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A Mediational-Hierarchical Model of Sexual Aggression
Unformatted Document Text:  A Mediational-Hierarchical Model of Sexual Aggression Page 6 of 23 We developed the model by adding each component to the Confluence Model and testing the model at each step. The validity of the Confluence Model was established first in hierarchical regression analyses. Next, we examined the sexually explicit media interaction effects in ANOVA analyses. Structural equation modeling was also used to examine the Confluence Model and the pornography interaction. The revised “General Hostility” construct was added to the model in structural equation modeling, and mediational tests were performed to confirm the path of this construct to sexual aggression as mediated by the Hostile Masculinity construct. Method Participants A convenience sample of 102 male college students from an introductory psychology course at the University of California, Los Angeles completed the survey in fulfillment of course requirements. Participants were not debriefed, and there were no follow-up procedures. Measures The survey was entitled “Sociosexuality Survey” to lessen subject bias. The survey included 259 items total and covered 17 topics, 16 of which were a replication of topics from the Confluence Model, a 10-Year Follow Up Study (Malamuth et al., 1995). The Confluence Model, comprised of “Hostile Masculinity” and “Impersonal Sex,” was operationalized using the measures of HM and IS which were employed by Malamuth et al. (1995). Hostile Masculinity 1. Attitudes Supporting Violence Against Women: Burt (1980) theorized that certain attitudes play an important role in contributing to sexual aggression by acting as psychological releasers that turn off social prohibitions against injuring others. Two scales developed by Burt (1980) were used: a. Acceptance of Interpersonal Violence Scale for Males (AIV), 6 items. b. Rape Myth Acceptance Scale for Males (RMA), 5 items. 2. The Adversarial Sexual Beliefs Scale (ASB). The 10-item scale, (one item of which was not included in the original Confluence Model Survey, 1991, 1995) assesses the degree to which respondents perceive male and female relations to be adversarial. Responses are given on a seven-point scale. 3. Hostility Toward Women Scale, (HTW). The HTW scale is a 10-item instrument that assesses the respondent’s degree of hostility specifically toward women. This scale was derived by Lonsway and Fitzgerald (1995) from the 30-item Check, Malamuth, Elias, and Barton (1995) Hostility Toward Women Scale. 4. The Sexual Dominance Scale, (DOM). The Sexual Dominance scale is part of the more general Sexual Functions inventory (Nelson 1979) that asks respondents the degree to which various feelings and sensations are important to them as motives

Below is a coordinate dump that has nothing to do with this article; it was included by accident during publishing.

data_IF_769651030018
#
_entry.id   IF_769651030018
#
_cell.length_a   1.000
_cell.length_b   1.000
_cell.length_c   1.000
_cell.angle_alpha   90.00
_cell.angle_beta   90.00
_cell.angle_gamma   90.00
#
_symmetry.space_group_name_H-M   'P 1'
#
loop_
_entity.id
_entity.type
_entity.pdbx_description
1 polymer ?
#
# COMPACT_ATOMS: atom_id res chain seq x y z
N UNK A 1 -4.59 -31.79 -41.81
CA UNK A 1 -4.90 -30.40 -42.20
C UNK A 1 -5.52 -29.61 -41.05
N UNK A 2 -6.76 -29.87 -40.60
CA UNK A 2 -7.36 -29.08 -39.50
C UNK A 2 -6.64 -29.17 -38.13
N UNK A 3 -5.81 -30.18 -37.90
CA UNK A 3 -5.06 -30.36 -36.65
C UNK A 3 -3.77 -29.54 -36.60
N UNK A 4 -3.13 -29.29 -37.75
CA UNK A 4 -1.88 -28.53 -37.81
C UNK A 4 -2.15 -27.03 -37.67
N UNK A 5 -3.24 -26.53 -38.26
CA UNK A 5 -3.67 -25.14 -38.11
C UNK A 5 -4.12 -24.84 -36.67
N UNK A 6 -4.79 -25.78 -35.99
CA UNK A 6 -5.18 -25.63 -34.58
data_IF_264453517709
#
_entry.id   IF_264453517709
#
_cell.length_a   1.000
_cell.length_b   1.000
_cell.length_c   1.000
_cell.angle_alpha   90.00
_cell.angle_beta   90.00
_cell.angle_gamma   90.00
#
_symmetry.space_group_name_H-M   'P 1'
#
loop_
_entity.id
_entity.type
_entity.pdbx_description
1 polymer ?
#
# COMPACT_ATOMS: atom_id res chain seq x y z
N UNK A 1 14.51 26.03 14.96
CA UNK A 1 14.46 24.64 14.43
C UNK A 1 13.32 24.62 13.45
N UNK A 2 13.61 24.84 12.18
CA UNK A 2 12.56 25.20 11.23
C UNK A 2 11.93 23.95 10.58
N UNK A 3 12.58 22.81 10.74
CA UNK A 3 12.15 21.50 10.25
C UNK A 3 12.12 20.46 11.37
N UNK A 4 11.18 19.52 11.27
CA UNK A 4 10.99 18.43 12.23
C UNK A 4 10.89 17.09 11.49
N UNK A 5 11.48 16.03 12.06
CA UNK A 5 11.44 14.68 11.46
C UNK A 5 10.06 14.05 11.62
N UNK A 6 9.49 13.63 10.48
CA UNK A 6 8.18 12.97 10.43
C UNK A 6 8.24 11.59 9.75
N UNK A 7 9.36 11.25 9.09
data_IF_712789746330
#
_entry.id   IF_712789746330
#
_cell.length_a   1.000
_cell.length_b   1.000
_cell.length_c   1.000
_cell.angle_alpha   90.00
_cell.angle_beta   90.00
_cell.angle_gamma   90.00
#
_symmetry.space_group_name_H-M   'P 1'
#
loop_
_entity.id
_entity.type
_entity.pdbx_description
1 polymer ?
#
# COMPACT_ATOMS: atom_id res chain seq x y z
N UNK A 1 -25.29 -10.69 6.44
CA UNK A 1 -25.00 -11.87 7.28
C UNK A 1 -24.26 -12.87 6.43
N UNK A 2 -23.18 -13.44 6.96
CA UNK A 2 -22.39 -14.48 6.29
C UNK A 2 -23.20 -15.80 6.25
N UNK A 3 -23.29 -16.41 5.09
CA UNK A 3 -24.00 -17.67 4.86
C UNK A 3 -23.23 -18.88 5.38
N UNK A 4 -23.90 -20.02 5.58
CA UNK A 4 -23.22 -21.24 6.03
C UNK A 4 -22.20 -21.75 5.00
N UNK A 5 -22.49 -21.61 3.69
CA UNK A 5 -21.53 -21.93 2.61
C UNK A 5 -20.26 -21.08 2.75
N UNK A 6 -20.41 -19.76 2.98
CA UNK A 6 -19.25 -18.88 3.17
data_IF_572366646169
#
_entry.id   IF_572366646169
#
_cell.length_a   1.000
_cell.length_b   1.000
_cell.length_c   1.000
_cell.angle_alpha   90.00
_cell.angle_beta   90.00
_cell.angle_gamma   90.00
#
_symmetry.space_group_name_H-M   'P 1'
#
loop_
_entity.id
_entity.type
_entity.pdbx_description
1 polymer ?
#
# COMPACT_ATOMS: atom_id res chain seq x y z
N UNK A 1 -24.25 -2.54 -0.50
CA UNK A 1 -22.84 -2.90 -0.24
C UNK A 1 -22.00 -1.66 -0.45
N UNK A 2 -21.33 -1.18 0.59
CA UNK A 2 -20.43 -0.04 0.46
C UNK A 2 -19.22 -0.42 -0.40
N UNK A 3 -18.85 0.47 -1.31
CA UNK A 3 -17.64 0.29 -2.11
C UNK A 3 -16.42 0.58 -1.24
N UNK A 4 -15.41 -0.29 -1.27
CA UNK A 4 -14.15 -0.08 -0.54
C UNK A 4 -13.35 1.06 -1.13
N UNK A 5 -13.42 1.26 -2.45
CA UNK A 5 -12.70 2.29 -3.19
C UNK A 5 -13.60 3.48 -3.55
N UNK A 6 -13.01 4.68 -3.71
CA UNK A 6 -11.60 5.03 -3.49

Authors: vega, vanessa. and Malamuth, Neil.
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A Mediational-Hierarchical Model of Sexual Aggression
Page 6 of 23
We developed the model by adding each component to the Confluence Model and
testing the model at each step. The validity of the Confluence Model was established
first in hierarchical regression analyses. Next, we examined the sexually explicit media
interaction effects in ANOVA analyses. Structural equation modeling was also used to
examine the Confluence Model and the pornography interaction. The revised “General
Hostility” construct was added to the model in structural equation modeling, and
mediational tests were performed to confirm the path of this construct to sexual
aggression as mediated by the Hostile Masculinity construct.
Method
Participants

A convenience sample of 102 male college students from an introductory psychology
course at the University of California, Los Angeles completed the survey in fulfillment of
course requirements. Participants were not debriefed, and there were no follow-up
procedures.

Measures

The survey was entitled “Sociosexuality Survey” to lessen subject bias. The survey
included 259 items total and covered 17 topics, 16 of which were a replication of topics
from the Confluence Model, a 10-Year Follow Up Study (Malamuth et al., 1995).
The Confluence Model, comprised of “Hostile Masculinity” and “Impersonal Sex,” was
operationalized using the measures of HM and IS which were employed by Malamuth et
al. (1995).
Hostile Masculinity

1. Attitudes Supporting Violence Against Women: Burt (1980) theorized that certain
attitudes play an important role in contributing to sexual aggression by acting as
psychological releasers that turn off social prohibitions against injuring others.
Two scales developed by Burt (1980) were used:
a. Acceptance of Interpersonal Violence Scale for Males (AIV), 6 items.
b. Rape Myth Acceptance Scale for Males (RMA), 5 items.
2. The Adversarial Sexual Beliefs Scale (ASB). The 10-item scale, (one item of
which was not included in the original Confluence Model Survey, 1991, 1995)
assesses the degree to which respondents perceive male and female relations to be
adversarial. Responses are given on a seven-point scale.
3. Hostility Toward Women Scale, (HTW). The HTW scale is a 10-item instrument
that assesses the respondent’s degree of hostility specifically toward women. This
scale was derived by Lonsway and Fitzgerald (1995) from the 30-item Check,
Malamuth, Elias, and Barton (1995) Hostility Toward Women Scale.
4. The Sexual Dominance Scale, (DOM). The Sexual Dominance scale is part of the
more general Sexual Functions inventory (Nelson 1979) that asks respondents the
degree to which various feelings and sensations are important to them as motives


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